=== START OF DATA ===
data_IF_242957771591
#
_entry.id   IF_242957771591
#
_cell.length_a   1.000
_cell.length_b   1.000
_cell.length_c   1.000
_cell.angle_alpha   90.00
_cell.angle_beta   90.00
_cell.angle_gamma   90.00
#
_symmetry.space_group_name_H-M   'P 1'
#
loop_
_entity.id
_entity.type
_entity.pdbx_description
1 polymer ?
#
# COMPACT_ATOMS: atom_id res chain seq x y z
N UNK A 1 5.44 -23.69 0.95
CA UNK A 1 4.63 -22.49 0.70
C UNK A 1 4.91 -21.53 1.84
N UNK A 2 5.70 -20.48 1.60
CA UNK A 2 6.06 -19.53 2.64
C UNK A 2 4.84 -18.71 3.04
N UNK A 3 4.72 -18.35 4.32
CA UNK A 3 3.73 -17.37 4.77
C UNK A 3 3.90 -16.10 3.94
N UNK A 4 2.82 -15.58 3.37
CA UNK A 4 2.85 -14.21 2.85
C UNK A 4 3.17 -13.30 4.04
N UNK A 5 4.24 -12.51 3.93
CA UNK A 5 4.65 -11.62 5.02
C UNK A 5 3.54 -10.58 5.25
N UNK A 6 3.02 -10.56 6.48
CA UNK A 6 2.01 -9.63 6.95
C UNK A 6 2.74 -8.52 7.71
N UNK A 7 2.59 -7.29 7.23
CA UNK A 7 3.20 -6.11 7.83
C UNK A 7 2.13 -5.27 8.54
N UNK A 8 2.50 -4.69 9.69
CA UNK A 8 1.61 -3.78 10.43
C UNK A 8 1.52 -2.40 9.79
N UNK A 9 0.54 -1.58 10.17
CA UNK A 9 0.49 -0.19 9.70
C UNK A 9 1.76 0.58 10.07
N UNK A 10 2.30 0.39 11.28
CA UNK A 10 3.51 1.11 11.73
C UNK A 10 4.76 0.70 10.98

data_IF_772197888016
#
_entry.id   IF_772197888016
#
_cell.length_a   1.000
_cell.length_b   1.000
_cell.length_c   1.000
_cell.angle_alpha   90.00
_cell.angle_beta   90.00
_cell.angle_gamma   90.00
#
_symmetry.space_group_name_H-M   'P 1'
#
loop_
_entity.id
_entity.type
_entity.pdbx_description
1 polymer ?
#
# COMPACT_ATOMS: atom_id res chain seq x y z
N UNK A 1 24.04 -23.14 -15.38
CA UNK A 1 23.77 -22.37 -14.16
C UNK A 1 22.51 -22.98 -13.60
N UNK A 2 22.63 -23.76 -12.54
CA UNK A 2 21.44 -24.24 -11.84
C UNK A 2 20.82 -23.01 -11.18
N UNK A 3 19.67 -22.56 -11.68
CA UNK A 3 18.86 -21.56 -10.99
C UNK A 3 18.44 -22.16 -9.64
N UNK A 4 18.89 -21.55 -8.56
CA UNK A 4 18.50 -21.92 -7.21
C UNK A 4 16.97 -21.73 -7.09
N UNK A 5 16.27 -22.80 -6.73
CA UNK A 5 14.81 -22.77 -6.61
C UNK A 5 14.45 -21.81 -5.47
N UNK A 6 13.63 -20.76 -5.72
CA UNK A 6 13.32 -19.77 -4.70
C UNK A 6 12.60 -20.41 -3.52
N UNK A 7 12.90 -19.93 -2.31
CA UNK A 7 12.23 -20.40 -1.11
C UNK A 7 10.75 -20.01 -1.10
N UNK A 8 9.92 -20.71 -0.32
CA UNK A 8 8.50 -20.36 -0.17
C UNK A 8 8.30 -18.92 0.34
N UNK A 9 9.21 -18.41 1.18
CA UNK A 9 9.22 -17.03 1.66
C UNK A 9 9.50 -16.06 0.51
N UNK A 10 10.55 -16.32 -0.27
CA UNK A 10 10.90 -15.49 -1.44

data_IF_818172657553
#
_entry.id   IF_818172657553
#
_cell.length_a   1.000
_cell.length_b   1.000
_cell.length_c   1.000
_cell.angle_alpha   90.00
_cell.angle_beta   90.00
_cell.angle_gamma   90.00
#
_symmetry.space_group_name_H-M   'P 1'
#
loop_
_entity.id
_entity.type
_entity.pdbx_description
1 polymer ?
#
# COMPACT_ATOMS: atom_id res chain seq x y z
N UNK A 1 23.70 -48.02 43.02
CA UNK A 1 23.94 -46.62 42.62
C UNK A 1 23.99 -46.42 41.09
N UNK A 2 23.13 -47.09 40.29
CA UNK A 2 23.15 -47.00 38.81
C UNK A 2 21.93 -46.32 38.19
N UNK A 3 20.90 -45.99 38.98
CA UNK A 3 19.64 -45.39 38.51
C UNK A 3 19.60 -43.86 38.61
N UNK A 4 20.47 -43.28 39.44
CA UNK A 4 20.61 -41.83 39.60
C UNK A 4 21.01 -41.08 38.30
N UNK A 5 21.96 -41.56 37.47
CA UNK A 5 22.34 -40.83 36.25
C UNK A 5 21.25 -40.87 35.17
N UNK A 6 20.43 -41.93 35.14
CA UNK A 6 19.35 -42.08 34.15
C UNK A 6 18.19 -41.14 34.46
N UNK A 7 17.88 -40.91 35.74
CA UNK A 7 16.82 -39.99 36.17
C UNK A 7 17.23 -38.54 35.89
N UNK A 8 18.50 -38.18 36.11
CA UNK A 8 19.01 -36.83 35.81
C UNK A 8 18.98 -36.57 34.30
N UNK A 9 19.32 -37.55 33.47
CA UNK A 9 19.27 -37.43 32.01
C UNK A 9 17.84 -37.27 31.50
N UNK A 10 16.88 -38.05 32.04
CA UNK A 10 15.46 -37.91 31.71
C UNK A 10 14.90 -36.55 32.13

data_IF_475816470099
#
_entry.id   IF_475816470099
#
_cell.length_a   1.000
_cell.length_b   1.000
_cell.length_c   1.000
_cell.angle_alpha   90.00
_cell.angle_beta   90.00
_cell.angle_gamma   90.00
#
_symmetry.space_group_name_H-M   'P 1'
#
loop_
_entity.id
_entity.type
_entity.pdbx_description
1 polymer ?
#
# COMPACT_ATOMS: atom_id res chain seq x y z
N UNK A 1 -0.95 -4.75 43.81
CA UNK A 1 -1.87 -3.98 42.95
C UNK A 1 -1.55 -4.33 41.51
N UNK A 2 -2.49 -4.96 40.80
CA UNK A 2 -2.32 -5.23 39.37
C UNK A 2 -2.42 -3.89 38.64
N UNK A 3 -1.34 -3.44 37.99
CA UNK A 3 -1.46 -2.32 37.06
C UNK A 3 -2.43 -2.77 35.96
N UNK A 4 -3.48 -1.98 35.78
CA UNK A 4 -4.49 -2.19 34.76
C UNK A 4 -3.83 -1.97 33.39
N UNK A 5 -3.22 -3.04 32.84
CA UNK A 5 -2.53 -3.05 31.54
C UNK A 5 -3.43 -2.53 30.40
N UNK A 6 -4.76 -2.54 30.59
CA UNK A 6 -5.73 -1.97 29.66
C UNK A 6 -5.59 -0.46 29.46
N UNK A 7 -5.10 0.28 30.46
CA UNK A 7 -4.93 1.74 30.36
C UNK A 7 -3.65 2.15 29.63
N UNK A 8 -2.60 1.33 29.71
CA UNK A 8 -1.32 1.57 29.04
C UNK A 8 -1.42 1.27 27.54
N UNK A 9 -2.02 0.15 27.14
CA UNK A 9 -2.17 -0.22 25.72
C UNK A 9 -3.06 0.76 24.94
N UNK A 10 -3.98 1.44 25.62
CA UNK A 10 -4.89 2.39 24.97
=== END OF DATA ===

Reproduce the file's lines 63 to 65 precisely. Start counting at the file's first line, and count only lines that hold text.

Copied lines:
#
loop_
_entity.id